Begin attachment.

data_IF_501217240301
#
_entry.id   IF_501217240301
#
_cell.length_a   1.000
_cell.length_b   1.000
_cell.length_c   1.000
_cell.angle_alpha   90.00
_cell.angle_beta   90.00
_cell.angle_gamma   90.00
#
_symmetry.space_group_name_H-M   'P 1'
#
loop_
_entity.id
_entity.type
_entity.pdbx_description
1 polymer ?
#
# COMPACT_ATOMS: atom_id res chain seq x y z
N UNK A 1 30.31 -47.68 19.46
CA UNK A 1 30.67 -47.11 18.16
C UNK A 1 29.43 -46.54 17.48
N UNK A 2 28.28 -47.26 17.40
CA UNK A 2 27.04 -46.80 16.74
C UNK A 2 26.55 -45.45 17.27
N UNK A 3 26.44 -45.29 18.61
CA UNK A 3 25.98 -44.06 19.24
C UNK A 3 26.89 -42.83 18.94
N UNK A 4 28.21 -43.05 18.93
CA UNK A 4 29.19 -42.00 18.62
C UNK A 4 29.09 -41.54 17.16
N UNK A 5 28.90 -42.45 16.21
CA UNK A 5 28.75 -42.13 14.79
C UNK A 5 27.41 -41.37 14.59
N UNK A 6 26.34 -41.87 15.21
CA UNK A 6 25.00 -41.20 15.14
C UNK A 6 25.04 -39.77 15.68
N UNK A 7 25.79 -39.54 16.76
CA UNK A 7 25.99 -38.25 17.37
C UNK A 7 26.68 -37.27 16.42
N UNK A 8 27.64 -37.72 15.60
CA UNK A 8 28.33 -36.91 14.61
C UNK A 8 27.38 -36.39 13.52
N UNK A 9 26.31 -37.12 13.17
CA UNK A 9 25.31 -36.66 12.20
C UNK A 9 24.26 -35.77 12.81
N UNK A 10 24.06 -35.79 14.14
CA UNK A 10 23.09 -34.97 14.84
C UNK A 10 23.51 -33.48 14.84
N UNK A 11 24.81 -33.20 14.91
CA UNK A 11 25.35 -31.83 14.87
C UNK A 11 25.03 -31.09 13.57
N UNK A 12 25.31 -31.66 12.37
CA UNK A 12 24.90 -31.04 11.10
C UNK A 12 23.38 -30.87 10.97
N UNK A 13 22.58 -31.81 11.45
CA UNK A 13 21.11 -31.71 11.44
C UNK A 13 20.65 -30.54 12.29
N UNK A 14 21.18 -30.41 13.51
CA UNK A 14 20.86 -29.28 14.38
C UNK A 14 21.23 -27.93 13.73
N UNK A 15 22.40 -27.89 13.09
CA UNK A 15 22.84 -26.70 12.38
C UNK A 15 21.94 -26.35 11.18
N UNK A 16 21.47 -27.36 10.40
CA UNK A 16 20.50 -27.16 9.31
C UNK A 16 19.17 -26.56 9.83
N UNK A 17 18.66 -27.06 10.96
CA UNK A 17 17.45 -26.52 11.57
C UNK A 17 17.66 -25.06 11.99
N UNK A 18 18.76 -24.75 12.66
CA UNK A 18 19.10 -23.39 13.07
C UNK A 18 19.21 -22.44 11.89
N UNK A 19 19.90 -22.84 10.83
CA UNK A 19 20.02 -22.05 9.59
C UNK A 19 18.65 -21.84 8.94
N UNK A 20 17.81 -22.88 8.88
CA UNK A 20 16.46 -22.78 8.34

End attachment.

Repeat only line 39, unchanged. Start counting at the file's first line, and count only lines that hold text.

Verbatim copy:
N UNK A 7 25.79 -39.54 16.76